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Back in April, Google made HTTPS the default in Chrome to boost security. Now, it’s going one step further to drive HTTPS adoption amongst its many users, with an HTTPS-First Mode set to arrive in Chrome 94.

The move comes as part of Google’s sustained drive to encourage users to only connect to websites over HTTPS rather than HTTP, which is considered to be a more secure way of browsing the web.

Announced by the company on Wednesday (July 1) after numerous research papers by the firm, the HTTPS-first feature will seek to elevate page loads to HTTPS. In scenarios where this isn’t possible for the Chrome browser, then it will alert users that they may be compromising their security with a full-page warning when accessing an HTTP page.

For anyone wondering what these strangely jumbled letters mean: HTTPS, by definition, is basically HTTP with encryption — and multiple web pages we visit every day already support it. The primary difference between the two protocols is that HTTPS encrypts normal HTTP requests, which means it’s infinitely more secure when, say, using something like public Wi-Fi.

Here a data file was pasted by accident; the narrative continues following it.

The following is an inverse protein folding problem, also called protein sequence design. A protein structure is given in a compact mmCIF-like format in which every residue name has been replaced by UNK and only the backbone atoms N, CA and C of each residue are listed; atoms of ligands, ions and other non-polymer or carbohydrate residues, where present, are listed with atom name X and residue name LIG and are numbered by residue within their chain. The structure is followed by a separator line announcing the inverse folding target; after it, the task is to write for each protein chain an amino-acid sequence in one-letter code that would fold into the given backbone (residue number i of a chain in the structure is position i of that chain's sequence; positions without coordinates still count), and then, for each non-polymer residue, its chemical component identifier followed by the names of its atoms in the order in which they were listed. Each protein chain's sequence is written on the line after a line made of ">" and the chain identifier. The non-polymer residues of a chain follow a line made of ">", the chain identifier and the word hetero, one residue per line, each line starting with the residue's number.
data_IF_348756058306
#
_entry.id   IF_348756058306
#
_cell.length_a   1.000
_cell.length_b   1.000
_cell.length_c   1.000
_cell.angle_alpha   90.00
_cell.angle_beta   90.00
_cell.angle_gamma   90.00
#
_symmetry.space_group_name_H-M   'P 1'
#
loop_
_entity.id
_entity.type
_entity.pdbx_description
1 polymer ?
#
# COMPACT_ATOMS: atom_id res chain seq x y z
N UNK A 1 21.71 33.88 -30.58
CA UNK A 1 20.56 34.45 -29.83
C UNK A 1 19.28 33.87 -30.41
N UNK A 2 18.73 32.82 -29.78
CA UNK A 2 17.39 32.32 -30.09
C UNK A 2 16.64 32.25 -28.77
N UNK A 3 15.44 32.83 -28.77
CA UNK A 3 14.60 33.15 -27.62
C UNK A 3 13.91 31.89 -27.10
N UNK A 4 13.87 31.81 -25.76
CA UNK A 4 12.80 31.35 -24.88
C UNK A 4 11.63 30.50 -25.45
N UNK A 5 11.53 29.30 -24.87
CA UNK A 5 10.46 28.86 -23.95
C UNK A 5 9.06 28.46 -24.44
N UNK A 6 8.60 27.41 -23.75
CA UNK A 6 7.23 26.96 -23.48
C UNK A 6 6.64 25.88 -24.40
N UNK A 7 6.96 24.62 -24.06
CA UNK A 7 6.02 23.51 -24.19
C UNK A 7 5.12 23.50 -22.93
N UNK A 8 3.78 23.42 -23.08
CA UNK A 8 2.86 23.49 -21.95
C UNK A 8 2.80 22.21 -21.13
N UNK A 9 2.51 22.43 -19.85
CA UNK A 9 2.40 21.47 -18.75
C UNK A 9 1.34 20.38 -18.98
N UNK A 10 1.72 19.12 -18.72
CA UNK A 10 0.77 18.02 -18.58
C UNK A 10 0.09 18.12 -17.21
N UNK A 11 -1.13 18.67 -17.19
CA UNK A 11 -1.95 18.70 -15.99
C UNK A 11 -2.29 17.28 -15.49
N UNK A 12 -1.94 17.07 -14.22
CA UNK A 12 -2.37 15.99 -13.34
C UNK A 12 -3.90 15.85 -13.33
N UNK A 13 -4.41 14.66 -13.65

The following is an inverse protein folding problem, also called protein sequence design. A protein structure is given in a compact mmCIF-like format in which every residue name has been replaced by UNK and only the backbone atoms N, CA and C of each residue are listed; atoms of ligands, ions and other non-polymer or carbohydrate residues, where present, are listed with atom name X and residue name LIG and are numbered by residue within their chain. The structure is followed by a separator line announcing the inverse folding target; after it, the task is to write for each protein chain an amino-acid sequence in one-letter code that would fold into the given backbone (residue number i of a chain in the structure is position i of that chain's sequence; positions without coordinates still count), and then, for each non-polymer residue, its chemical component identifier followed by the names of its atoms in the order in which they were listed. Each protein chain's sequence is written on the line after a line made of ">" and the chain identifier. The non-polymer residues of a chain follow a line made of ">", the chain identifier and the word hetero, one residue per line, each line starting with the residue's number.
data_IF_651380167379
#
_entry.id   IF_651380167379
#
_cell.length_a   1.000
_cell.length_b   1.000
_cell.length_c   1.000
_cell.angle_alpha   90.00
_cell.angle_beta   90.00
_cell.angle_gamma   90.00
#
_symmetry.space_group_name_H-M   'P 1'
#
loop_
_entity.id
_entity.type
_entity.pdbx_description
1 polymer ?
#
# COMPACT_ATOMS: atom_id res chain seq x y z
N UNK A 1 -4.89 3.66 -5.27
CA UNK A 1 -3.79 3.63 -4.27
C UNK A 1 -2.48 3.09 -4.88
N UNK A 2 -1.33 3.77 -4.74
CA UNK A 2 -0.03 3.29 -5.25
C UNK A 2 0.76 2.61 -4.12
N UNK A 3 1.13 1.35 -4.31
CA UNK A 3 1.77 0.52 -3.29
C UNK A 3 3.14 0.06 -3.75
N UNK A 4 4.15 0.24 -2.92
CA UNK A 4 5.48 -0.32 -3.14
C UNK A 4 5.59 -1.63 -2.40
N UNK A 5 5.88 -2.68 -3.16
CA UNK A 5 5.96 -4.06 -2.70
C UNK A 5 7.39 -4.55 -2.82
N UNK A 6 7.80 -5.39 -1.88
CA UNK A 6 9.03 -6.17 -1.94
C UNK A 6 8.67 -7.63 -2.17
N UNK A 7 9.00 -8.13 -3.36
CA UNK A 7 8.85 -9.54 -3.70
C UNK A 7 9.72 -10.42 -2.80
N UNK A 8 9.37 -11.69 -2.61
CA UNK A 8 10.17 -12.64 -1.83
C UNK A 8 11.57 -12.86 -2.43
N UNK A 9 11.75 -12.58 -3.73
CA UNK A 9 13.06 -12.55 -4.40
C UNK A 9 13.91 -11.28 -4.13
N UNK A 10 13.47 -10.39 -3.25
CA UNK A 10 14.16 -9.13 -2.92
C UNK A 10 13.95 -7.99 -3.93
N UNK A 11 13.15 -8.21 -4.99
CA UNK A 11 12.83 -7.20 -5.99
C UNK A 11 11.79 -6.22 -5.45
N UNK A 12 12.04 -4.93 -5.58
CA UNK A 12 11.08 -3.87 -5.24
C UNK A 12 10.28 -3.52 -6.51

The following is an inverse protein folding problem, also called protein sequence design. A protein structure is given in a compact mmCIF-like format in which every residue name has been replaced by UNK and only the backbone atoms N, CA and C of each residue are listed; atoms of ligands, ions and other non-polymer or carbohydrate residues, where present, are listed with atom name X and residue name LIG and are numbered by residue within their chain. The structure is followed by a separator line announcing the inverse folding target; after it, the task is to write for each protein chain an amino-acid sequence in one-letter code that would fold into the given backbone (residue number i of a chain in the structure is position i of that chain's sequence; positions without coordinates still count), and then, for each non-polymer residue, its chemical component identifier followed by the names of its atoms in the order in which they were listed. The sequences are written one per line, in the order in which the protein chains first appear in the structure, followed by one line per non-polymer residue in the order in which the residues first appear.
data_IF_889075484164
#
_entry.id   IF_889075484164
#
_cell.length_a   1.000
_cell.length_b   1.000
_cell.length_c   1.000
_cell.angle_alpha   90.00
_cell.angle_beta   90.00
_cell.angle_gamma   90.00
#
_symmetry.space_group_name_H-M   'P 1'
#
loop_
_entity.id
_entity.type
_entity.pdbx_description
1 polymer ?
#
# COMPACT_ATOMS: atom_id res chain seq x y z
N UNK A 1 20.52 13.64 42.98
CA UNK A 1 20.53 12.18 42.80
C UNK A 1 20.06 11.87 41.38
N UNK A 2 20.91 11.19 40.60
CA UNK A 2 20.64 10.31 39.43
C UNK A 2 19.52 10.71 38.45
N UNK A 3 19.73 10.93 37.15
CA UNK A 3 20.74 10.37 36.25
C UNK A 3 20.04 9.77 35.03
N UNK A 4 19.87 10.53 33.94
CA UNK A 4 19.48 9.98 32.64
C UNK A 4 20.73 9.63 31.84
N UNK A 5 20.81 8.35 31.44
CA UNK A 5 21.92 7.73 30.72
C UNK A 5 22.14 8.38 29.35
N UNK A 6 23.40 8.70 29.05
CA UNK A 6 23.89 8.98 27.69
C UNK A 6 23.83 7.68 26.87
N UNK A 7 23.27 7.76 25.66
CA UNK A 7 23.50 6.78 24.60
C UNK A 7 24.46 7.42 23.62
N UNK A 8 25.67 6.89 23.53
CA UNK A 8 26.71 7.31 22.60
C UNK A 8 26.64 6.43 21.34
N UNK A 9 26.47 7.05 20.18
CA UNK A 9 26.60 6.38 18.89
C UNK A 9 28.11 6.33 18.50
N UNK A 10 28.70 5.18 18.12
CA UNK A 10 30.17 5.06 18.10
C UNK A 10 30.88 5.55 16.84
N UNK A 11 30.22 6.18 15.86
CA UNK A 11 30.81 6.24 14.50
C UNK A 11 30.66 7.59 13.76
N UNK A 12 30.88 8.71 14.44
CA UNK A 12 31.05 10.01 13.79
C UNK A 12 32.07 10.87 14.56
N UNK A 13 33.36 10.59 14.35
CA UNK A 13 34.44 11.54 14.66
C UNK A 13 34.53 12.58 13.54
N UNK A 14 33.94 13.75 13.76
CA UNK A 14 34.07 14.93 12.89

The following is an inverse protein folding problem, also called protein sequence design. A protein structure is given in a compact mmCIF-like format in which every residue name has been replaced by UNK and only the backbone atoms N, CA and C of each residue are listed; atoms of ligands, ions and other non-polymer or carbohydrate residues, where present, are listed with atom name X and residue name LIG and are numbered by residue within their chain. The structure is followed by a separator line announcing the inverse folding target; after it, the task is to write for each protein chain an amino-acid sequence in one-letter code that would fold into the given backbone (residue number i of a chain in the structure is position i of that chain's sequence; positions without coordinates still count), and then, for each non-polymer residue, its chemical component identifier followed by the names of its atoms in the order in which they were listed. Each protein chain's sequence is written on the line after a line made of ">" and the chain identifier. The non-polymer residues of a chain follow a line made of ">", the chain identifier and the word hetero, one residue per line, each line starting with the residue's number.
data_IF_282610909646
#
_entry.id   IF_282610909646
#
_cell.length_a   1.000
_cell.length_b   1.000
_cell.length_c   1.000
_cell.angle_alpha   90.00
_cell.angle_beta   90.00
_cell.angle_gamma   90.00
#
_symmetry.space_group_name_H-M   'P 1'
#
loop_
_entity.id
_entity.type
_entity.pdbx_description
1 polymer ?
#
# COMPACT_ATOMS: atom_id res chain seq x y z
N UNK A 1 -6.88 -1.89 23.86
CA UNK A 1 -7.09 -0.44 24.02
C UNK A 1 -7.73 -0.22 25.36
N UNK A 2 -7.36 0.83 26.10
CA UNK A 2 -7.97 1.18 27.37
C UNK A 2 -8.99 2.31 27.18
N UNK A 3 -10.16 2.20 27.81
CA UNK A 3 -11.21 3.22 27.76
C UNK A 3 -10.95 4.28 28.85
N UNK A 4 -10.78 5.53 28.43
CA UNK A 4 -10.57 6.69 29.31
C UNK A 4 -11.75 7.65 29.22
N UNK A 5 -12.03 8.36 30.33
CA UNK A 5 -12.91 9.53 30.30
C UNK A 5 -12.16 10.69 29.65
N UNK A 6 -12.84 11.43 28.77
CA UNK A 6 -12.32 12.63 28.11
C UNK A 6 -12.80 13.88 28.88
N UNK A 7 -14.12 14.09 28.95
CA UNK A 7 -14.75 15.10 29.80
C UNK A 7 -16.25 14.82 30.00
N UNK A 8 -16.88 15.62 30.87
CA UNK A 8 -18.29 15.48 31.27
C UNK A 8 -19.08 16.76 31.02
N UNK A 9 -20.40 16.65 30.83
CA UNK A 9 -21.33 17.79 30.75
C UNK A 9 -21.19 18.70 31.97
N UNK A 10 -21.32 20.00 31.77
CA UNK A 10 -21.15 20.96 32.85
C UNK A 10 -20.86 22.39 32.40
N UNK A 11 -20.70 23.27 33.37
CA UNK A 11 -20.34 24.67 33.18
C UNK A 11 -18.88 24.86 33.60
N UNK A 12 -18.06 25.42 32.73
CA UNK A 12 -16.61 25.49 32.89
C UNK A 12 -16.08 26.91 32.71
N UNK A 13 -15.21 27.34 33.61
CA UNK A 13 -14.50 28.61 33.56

Though the mode remains optional for the time being and needs to be toggled on by users for it to work, Google has indicated that it could make the feature default for everyone in the future. This would make sense considering the rampant amount of security threats users face on a daily basis,

According to Google, HTTPS-First Mode will roll out with Chrome 94. Right now, that’s scheduled for release in September, with the company planning to fully support HTTP connections until it says differently. If you’re interested in Chrome-related updates, then check out this recent announcement from Google in which it takes aim at accidentally closed tabs.